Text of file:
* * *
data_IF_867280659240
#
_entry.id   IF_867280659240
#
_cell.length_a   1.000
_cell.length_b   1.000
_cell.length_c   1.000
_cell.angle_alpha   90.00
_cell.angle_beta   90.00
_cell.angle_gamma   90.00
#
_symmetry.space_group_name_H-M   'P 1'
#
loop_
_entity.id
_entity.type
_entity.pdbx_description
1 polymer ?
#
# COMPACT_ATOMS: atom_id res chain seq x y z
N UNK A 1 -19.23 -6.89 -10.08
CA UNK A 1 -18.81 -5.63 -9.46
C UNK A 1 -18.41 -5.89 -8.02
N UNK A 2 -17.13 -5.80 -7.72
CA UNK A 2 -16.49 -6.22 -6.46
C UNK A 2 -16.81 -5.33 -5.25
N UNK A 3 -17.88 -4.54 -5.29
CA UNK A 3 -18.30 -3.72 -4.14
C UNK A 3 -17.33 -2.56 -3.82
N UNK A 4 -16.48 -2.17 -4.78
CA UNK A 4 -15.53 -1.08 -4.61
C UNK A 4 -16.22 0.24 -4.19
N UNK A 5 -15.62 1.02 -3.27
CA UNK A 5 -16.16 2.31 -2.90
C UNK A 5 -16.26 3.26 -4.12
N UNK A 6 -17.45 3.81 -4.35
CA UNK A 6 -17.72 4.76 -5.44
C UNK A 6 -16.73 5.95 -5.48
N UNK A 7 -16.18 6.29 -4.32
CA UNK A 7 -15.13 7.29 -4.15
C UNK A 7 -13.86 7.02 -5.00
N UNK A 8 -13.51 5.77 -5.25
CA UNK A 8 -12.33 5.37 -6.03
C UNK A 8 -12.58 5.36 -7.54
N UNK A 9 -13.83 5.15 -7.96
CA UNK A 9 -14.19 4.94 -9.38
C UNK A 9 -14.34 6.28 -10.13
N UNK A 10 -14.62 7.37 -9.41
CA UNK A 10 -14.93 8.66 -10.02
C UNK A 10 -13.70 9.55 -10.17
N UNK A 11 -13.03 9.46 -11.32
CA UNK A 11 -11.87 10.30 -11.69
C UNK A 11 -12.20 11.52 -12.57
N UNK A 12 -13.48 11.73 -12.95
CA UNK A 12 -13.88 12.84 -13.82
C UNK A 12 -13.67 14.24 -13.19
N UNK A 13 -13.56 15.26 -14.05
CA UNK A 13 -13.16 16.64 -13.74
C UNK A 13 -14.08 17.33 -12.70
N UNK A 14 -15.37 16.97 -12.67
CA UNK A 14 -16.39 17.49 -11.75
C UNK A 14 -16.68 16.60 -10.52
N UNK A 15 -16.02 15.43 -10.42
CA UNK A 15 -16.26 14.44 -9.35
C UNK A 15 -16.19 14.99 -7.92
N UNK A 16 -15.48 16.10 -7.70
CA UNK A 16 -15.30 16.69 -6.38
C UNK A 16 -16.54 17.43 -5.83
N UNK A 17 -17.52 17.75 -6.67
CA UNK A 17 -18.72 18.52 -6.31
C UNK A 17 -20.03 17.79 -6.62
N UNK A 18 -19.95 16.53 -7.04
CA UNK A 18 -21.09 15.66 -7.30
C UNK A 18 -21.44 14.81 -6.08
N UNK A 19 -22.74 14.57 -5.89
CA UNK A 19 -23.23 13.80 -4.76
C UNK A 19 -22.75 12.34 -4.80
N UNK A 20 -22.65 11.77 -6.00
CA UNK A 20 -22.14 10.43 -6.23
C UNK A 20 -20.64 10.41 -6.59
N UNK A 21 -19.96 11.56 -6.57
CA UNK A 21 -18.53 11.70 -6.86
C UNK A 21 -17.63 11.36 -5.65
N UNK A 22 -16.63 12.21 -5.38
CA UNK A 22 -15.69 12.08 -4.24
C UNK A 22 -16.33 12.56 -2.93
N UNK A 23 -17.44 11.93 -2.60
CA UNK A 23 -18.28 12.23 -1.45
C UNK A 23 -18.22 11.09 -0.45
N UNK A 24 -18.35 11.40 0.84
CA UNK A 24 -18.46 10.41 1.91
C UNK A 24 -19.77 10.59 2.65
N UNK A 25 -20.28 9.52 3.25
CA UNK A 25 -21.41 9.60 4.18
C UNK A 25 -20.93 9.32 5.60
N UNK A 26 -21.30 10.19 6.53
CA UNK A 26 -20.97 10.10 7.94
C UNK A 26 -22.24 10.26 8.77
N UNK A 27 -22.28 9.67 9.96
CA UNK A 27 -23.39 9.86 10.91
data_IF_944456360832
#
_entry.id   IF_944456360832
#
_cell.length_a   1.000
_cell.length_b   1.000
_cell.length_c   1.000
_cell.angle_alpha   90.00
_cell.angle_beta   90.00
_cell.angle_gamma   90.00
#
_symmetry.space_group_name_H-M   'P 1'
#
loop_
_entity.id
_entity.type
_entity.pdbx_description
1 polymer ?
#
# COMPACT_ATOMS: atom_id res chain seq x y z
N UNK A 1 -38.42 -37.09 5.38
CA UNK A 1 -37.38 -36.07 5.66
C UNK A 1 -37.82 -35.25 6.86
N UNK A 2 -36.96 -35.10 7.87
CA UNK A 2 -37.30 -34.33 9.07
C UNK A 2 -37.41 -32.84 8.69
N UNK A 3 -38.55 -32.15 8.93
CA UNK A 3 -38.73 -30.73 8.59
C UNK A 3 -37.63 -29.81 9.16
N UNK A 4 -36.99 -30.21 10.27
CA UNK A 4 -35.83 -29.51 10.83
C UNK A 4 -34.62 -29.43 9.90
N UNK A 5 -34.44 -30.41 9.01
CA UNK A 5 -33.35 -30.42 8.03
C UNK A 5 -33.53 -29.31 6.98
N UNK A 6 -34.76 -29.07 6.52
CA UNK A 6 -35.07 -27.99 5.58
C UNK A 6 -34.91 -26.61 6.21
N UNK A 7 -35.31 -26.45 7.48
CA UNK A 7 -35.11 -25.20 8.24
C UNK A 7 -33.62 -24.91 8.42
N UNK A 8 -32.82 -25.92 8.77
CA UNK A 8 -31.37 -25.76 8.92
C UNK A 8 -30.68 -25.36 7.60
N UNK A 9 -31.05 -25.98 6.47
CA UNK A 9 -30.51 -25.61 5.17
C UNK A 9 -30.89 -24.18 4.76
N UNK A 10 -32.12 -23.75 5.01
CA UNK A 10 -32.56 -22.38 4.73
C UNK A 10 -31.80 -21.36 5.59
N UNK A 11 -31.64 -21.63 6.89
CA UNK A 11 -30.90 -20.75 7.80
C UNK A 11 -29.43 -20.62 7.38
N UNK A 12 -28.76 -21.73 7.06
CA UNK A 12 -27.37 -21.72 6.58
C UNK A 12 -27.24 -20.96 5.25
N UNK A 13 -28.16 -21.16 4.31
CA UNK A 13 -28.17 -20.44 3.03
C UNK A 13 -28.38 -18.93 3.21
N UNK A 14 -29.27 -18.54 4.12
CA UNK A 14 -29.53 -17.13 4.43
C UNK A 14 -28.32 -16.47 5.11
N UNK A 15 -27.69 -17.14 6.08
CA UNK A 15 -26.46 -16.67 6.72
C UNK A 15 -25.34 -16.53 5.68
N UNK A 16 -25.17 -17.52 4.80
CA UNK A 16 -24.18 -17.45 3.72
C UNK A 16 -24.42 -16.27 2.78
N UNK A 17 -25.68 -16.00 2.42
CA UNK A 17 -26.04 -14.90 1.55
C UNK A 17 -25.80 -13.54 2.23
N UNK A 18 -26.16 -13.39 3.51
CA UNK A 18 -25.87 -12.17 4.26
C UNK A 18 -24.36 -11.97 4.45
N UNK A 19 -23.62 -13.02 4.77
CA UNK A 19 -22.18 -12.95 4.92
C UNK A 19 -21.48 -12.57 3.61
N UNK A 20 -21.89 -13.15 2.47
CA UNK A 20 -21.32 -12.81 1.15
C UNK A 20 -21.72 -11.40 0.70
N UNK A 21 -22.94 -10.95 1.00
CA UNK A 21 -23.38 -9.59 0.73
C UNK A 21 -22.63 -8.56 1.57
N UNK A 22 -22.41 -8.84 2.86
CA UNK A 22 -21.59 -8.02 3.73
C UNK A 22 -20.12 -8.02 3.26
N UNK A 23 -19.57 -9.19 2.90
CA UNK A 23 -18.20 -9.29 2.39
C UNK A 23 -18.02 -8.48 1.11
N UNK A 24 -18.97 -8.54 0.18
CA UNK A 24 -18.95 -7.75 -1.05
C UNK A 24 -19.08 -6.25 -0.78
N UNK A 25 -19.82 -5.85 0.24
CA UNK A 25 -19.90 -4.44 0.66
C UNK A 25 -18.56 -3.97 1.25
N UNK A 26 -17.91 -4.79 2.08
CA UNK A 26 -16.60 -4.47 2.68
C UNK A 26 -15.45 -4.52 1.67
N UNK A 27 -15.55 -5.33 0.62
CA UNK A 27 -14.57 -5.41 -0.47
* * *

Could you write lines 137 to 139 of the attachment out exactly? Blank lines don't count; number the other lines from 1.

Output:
CA UNK A 6 -35.07 -27.99 5.58
C UNK A 6 -34.91 -26.61 6.21
N UNK A 7 -35.31 -26.45 7.48